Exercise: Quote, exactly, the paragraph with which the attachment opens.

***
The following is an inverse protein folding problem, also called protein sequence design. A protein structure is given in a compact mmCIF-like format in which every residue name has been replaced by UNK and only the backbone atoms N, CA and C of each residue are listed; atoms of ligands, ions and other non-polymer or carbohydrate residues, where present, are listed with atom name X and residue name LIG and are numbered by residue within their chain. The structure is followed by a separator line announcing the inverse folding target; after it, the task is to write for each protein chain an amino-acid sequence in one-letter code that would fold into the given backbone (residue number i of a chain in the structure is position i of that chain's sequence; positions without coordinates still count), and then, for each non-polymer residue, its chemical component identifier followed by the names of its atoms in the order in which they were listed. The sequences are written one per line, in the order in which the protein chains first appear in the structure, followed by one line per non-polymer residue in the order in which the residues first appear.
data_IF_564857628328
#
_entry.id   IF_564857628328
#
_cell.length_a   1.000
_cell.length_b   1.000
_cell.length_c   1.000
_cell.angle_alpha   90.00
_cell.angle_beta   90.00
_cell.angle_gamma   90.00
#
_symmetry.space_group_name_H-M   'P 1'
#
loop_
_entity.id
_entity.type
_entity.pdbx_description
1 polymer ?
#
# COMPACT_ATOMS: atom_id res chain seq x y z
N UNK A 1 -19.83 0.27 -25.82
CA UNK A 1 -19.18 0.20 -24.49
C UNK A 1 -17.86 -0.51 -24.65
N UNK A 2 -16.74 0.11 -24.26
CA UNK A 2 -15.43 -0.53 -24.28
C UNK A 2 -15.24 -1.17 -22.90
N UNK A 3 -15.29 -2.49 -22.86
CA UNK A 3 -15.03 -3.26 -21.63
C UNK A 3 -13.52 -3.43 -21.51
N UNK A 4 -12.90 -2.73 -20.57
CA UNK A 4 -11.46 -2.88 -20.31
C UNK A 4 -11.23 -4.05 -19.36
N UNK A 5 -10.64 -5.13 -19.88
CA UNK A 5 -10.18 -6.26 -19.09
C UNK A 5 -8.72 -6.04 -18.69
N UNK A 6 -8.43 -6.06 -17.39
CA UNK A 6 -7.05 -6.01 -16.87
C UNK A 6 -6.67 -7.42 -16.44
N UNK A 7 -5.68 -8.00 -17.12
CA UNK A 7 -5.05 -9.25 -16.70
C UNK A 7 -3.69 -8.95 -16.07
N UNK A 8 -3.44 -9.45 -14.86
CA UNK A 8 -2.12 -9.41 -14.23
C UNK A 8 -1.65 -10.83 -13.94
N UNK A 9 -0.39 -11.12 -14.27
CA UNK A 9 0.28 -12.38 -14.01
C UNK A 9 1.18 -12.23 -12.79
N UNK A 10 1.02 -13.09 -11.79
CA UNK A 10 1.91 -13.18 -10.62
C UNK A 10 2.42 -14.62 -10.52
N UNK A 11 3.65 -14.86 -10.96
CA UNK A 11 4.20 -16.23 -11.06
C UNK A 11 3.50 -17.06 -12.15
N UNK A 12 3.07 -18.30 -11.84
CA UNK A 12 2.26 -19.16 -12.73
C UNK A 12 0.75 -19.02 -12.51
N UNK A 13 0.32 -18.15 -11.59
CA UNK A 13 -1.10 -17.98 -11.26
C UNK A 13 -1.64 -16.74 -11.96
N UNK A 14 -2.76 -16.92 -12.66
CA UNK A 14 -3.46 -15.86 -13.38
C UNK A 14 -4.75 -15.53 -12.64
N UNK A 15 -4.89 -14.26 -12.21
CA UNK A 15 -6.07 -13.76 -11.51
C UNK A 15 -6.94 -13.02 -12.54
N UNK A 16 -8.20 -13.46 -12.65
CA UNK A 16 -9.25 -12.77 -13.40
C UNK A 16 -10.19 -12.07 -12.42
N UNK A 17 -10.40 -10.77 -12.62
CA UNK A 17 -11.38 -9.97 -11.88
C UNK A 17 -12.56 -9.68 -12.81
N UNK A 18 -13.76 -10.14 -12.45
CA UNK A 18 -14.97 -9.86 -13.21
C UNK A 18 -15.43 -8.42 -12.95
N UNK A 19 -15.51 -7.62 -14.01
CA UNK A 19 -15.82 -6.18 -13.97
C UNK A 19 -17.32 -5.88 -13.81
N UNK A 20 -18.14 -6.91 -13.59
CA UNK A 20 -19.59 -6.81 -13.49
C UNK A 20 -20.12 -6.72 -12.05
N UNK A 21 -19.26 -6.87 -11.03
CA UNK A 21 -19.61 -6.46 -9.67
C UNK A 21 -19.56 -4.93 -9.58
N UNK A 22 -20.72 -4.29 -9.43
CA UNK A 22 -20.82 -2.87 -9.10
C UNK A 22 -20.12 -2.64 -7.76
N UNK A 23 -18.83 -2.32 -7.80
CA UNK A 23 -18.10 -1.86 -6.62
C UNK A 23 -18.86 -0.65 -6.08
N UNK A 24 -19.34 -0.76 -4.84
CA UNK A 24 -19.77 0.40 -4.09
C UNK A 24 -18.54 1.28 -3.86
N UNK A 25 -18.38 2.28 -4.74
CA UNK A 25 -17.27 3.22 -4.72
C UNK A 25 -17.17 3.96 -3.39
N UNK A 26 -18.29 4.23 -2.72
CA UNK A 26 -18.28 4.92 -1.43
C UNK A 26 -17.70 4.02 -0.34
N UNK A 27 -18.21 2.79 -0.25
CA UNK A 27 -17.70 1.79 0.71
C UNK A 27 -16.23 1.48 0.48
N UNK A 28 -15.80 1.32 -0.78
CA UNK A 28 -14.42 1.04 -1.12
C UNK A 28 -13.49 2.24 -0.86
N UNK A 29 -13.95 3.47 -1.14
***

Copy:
The following is an inverse protein folding problem, also called protein sequence design. A protein structure is given in a compact mmCIF-like format in which every residue name has been replaced by UNK and only the backbone atoms N, CA and C of each residue are listed; atoms of ligands, ions and other non-polymer or carbohydrate residues, where present, are listed with atom name X and residue name LIG and are numbered by residue within their chain. The structure is followed by a separator line announcing the inverse folding target; after it, the task is to write for each protein chain an amino-acid sequence in one-letter code that would fold into the given backbone (residue number i of a chain in the structure is position i of that chain's sequence; positions without coordinates still count), and then, for each non-polymer residue, its chemical component identifier followed by the names of its atoms in the order in which they were listed. The sequences are written one per line, in the order in which the protein chains first appear in the structure, followed by one line per non-polymer residue in the order in which the residues first appear.